4. Free Flyer Total and Spectral Solar Irradiance Sensor (TSIS) and Climate Services Mission

    NASA Technical Reports Server (NTRS)

    Cahalan, R.; Pilewskie, P.; Woods, T.

    2012-01-01

    NOAA's planned Total and Spectral Solar Irradiance Sensor (TSIS) mission will fly along with the NOAA user service payloads Advanced Data Collection System (ADCS) and Search and Rescue Satellite Aided Tracking (SARSAT). In ' order to guarantee continuity in the 33-year solar irradiance climate data record, TSIS must be launched in time to overlap with current on-orbit solar irradiance instruments. Currently TSIS is moving towards a launch rcadinss date of January 2015. TSIS provides for continuation of the Total Irradiance Monitor (TIM) and the Spectral Irradiance Monitor (SIM) ,currently onboard NASA's Solar Radiation and Climate Experiment (SORCE) platform, launched in January 2003. The difficulty of ensuring continuity has increased due to the launch failure of NASA's Glory mission with its improved TIM. Achieving the needed overlap must now rely on extending SORCE. and maintaining the TSIS schedule. TSIS is one component of a NASA-NOAA joint program (JPSS) planned to transition certain climate observations to operational mode. We summarize issues of continuity, improvements being made to the TIM and 81M sensors, and plans to provide for traceability of total and spectral irradiance measurements to ground-based cryogenic standards.

  5. Photocatalytic oxidation of pesticides by solar-irradiated TiO[sub 2] systems

    SciTech Connect

    Sullivan, J.M.; Grinstead, J.H. Jr.

    1992-01-01

    Research at the Tennessee Valley Authority's National Fertilizer and Environmental Research Center has been directed toward the development of passive basin type solar evaporators as a simple means of reducing the volume of fertilizer and pesticide contaminated rinsewater generated at fertilizer and agrichemical dealerships. In conjunction with this work, investigations are also devoted to TiO[sub 2] catalyzed solar photooxidation as a potential procedure for destroying pesticides in dilute aqueous systems. Initial tests in which dilute samples of the herbicides; Bicep (atrazine and metolachlor), Lasso (alachlor), and Sencor (metribuzin); were recirculated continuously over TiO[sub 2] impregnated fiberglass gauze, under solar irradiation, gave promising results. In the case of metribuzin, solar irradiation induced oxidation appeared effective at concentrations as high as 600 ppM. Catalytic efficiency did not appear greatly affected by using tap water rather than distilled water to dilute the pesticides. Two solar reactor designs will be discussed.

  6. Photocatalytic oxidation of pesticides by solar-irradiated TiO{sub 2} systems

    SciTech Connect

    Sullivan, J.M.; Grinstead, J.H. Jr.

    1992-12-01

    Research at the Tennessee Valley Authority`s National Fertilizer and Environmental Research Center has been directed toward the development of passive basin type solar evaporators as a simple means of reducing the volume of fertilizer and pesticide contaminated rinsewater generated at fertilizer and agrichemical dealerships. In conjunction with this work, investigations are also devoted to TiO{sub 2} catalyzed solar photooxidation as a potential procedure for destroying pesticides in dilute aqueous systems. Initial tests in which dilute samples of the herbicides; Bicep (atrazine and metolachlor), Lasso (alachlor), and Sencor (metribuzin); were recirculated continuously over TiO{sub 2} impregnated fiberglass gauze, under solar irradiation, gave promising results. In the case of metribuzin, solar irradiation induced oxidation appeared effective at concentrations as high as 600 ppM. Catalytic efficiency did not appear greatly affected by using tap water rather than distilled water to dilute the pesticides. Two solar reactor designs will be discussed.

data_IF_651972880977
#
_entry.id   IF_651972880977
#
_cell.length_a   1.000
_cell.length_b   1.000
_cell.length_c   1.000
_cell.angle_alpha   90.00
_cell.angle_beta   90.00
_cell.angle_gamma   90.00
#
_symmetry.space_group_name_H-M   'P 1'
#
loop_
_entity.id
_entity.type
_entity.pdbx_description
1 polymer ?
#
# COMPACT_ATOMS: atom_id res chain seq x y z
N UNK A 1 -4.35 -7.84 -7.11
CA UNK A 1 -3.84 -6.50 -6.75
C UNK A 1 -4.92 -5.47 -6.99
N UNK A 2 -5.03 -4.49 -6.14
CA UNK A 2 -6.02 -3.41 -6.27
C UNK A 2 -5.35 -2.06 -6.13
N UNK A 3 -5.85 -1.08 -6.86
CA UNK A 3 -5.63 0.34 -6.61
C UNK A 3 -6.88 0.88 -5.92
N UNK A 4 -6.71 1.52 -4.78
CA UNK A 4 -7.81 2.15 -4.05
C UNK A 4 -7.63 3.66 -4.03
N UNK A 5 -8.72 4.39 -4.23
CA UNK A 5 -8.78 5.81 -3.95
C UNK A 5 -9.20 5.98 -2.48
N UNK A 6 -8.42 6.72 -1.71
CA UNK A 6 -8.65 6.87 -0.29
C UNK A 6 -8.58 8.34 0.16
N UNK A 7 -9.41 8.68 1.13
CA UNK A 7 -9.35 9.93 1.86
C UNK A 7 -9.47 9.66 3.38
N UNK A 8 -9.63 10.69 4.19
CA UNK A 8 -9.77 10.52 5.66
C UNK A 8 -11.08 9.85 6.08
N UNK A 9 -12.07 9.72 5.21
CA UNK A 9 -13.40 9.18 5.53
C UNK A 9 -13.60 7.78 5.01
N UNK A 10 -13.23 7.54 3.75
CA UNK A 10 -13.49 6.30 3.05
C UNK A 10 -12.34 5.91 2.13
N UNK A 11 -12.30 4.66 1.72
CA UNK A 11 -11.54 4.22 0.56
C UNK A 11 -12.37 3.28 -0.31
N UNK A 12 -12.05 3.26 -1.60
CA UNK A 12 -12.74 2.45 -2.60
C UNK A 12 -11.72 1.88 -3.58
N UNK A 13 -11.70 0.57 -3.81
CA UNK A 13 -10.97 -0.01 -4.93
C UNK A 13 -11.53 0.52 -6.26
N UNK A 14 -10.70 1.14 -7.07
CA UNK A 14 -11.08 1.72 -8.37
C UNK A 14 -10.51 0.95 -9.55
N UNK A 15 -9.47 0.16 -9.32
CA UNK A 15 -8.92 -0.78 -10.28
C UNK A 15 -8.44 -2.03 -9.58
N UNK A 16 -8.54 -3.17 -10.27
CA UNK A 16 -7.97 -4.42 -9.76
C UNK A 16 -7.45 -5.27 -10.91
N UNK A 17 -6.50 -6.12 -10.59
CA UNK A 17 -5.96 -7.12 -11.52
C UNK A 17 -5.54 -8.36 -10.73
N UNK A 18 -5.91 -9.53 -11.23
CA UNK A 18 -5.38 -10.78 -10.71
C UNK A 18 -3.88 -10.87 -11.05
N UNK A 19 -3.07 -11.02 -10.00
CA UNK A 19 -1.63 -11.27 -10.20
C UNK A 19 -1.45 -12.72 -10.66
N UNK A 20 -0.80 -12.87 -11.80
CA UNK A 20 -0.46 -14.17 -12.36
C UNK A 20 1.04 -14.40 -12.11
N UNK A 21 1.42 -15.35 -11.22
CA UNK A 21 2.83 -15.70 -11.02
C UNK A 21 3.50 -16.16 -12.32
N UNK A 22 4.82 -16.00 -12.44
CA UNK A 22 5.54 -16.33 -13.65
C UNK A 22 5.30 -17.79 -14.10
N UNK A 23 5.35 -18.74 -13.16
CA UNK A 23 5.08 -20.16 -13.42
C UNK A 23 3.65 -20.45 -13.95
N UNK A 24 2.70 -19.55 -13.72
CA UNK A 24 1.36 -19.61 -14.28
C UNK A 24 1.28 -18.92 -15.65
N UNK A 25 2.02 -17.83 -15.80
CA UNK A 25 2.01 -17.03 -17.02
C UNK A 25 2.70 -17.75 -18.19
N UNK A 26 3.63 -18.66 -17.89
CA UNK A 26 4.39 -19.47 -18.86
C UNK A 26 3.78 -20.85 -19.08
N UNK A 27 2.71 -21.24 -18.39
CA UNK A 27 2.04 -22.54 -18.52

7. Solar UVB and plant damage irradiances for different Argentinean regions.

    PubMed

    Micheletti, Maria Isabel; Piacentini, Rubén D

    2002-09-01

    We calculated the integrated UVB and plant damage irradiances for Argentina, a country in the Southern Hemisphere spread over a large latitudinal range. The irradiances were calculated for clear sky days using the Madronich code for the average conditions of the months corresponding to the summer and winter solstices and the fall and spring equinoxes. Ozone, aerosol and ground albedo typical for each region and for each period of the year have been considered. A comparison was made of the behavior of these irradiances at the different locations. A more pronounced time dependence of the plant damage irradiance was obtained because of the fact that the corresponding spectrum is largely concentrated at a small wavelength of the UVB interval. We established a correlation between both irradiances, which can be approximated by a quadratic function. Because the plant damage irradiance is a quantity that is not directly measured by instruments, we showed the utility of the correlation by determining this biological effectiveness from the integrated UVB irradiance measured at the Astronomical Observatory of Rosario, Argentina, on clear sky days of the year 2001, as a characteristic example of the midlatitude near-sea level location of a highly productive agricultural region, which can be extended to other regions of the world. The plant damage results are relative ones (as is the case for the erythemal irradiance). So, they can be used to determine the maximum/minimum and asymmetry ratios, to study the influence of atmospheric variables and to make comparisons with other geographical locations.